Russian TV anchor says Moscow could turn US into 'radioactive ash'
Russian TV anchor Dmitry Kiselyov, said to be Vladimir Putin's favorite TV personality, had some provocative words for those opposing the Russian president's Ukraine gambit:
A leading anchor on Russian state television on Sunday described Russia as the only country capable of turning the United States into "radioactive ash", in an incendiary comment at the height of tensions over the Crimea referendum.
"Russia is the only country in the world realistically capable of turning the United States into radioactive ash," anchor Dmitry Kiselyov said on his weekly news show on state-controlled Rossiya 1 television.
I guess it depends on the meaning of "radioactive ash" to judge whether Mr. Kiselyov is correct. China could destroy several cities in the US - as long as they didn't mind being bombed back to the stone age themselves. Interestingly, Russian nuclear readiness and maintenance has been questioned in the west. We just don't know how many Russian missiles are truly operational and ready to fly at a moment's notice - probably more than enough to destroy us.
It hardly matters because the statement is bluster - which is interesting since it's coming from state TV. That doesn't mean Putin approved any kind of nuclear threat against the US. But there are no doubt some in the Russian government who are itching to get back at what they perceive are slights and insults by America directed at Russia since the end of the cold war.
Kiselyov made the comment to support his argument that the United States and President Barack Obama were living in fear of Russia led by President Vladimir Putin amid the Ukraine crisis.
His programme was broadcast as the first exit polls were being published showing an overwhelming majority of Crimeans voting to leave Ukraine and join Russia.
He stood in his studio in front of a gigantic image of a mushroom cloud produced after a nuclear attack, with the words "into radioactive ash".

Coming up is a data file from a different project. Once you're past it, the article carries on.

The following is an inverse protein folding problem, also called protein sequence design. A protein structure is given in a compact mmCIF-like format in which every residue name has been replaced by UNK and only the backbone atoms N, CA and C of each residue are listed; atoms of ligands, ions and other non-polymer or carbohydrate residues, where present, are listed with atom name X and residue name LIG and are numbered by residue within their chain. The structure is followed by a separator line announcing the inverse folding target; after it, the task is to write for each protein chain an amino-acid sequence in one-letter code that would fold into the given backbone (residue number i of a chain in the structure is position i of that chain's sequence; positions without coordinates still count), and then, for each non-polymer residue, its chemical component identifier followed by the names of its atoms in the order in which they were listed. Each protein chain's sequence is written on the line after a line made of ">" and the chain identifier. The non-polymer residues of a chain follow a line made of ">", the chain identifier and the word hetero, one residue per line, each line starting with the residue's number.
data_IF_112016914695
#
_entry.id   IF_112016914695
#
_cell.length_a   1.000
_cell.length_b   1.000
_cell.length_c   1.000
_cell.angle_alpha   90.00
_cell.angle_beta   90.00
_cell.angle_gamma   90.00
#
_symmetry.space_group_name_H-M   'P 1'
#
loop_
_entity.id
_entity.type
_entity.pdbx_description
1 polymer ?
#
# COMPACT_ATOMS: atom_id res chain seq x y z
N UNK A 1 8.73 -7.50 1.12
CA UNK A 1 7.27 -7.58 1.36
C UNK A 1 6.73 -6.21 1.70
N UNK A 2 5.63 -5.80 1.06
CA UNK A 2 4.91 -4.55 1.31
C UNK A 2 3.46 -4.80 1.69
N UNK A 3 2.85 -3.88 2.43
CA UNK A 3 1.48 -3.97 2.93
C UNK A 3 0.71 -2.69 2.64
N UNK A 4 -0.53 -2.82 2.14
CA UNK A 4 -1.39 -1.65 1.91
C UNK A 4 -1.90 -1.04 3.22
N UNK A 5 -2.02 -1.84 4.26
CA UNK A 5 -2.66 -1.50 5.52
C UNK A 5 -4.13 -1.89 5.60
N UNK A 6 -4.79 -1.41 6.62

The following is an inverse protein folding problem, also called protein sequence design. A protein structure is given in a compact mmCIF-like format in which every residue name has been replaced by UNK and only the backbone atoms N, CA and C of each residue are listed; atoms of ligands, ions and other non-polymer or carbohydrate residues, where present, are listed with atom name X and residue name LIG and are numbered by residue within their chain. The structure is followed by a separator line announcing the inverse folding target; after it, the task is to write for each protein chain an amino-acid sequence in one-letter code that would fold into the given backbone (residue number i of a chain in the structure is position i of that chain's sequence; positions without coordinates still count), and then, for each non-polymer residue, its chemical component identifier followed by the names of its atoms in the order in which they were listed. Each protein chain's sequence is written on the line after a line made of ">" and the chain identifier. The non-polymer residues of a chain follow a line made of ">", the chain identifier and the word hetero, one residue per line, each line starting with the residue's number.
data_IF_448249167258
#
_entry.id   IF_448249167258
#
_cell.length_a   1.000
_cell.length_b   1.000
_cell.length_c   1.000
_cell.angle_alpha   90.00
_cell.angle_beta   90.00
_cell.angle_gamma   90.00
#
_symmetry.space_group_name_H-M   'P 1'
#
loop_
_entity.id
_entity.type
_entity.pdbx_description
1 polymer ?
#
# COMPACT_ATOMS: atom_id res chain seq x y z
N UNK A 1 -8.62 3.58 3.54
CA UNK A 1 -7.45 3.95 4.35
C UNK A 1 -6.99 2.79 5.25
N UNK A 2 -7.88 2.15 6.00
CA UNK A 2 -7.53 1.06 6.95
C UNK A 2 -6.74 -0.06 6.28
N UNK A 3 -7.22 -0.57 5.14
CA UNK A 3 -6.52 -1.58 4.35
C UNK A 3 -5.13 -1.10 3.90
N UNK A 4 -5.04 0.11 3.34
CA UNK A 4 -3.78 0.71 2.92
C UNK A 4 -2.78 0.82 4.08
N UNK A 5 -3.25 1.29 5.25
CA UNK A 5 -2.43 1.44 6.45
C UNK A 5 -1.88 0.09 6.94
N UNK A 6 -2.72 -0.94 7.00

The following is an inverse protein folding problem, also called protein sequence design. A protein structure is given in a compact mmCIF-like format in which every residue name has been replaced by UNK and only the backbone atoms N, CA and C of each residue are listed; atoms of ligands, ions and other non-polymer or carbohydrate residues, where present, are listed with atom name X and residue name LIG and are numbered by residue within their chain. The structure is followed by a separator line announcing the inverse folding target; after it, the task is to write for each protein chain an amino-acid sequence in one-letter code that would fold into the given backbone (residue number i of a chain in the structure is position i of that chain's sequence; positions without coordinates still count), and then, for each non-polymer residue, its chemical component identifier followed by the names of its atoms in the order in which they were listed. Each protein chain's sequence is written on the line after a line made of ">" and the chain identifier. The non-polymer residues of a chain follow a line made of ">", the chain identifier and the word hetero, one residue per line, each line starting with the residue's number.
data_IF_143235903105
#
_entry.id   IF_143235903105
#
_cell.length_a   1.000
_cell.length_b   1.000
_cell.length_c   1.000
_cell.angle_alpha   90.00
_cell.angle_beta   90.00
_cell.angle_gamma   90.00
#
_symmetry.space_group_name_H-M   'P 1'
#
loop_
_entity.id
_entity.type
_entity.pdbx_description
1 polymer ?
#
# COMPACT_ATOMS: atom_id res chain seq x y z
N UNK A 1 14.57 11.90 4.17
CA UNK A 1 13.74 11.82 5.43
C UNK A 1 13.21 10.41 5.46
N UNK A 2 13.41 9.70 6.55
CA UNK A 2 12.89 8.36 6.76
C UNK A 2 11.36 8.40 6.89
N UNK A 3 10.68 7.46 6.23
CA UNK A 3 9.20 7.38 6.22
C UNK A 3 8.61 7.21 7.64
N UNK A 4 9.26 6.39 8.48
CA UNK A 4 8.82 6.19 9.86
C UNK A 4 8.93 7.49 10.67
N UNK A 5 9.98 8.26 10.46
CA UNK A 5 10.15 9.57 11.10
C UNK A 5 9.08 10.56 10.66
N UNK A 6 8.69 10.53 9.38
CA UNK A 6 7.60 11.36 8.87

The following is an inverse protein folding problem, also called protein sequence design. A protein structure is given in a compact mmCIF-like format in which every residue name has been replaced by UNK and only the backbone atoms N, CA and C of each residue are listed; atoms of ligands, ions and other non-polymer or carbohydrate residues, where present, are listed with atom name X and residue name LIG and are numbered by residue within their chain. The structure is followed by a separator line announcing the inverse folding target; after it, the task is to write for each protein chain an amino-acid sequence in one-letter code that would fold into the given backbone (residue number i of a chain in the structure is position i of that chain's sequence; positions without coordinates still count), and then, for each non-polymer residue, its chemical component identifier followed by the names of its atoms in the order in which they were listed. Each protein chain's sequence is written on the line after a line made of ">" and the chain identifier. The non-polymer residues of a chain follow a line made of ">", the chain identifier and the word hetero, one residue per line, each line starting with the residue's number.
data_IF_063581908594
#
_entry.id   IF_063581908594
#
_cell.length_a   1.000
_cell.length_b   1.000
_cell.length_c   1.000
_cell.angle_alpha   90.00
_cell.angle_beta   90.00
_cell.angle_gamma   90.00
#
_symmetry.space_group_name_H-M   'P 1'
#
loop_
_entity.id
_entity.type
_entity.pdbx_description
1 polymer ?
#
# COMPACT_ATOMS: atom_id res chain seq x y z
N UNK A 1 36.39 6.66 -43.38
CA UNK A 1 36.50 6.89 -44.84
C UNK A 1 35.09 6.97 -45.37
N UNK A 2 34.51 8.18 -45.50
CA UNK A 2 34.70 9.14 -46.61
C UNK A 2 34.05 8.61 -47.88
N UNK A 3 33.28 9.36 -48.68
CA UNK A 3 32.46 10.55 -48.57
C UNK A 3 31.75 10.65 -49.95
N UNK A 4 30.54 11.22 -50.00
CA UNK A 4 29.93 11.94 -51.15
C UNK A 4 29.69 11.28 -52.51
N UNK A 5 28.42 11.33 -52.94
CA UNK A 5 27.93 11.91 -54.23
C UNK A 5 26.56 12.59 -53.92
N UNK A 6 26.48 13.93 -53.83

"Americans themselves consider Putin to be a stronger leader than Obama," he added, pointing to opinion polls which then popped up on the screen.
"Why is Obama phoning Putin all the time and talking to him for hours on end?" he asked.
Kiselyov has earned a reputation as one of Russia's most provocative television news hosts, in particularly with his often blatantly homophobic remarks.
But he is also hugely influential with his weekly news show broadcast at Sunday evening prime time.
Putin last year appointed Kiselyov head of the new Russia Today news agency that is to replace the soon to be liquidated RIA Novosti news agency with the aim of better promoting Russia's official position.
Kiselyov also made great play of Russia's so-called "dead hand" capability to fire nuclear-capable intercontinental missiles automatically in the case of attack.
The system, also known as Perimeter, was in use during the Cold War but its use in post-Soviet Russia is not officially confirmed.
Oh no, not the "Doomsday Machine"! Dr. Strangelove call your office.
There's nothing "dead" about the "dead hand" scenario. Any Russian nuclear strike would still have to be launched by a human - probably a junior officer in a bunker somewhere. A semi-automated system would simply transfer go codes to a predetermined location, rerouting information if the leadership has been killed or cut off from regular communications. Kiselyov doesn't know what he's talking about.
Meanwhile, President Obama issued a strongly worded statement warning Putin of "consequences."
“This referendum is contrary to Ukraine’s constitution, and the international community will not recognize the results of a poll administered under threats of violence and intimidation from a Russian military intervention that violates international law,” said White House press secretary Jay Carney. “No decisions should be made about the future of Ukraine without the Ukrainian government.”
Despite reports that the United States and Russia were working to seek a resolution to the Ukraine crisis, Washington remains focused on finally getting a package of Ukraine aid and Russian sanctions through Congress while coordinating with European allies to isolate Rusia economically and politically.
“We are putting as much pressure on the Russians that we can to do the right thing,” White House Senior Adviser Dan Pfeiffer said Sunday on NBC’s “Meet the Press.”
“We have given them the opportunity to deescalate and get this in the right place, because they know there are costs to their action here. The costs are economic. The Russian economy, the Russian stock market and ruble are at five-year lows,” he said.
Lacking military options or a way to prevent the referendum, lawmakers and the Obama administration are using the United States’s global megaphone to continue hammering Putin through rhetoric and economic threats.
Round 1 of this fight is over. Putin outpoints the west decisively. But Round 2 could be a different story if there's a little more cooperation with Europe, some unamimity in Congress, and a little spin shown in the oval office.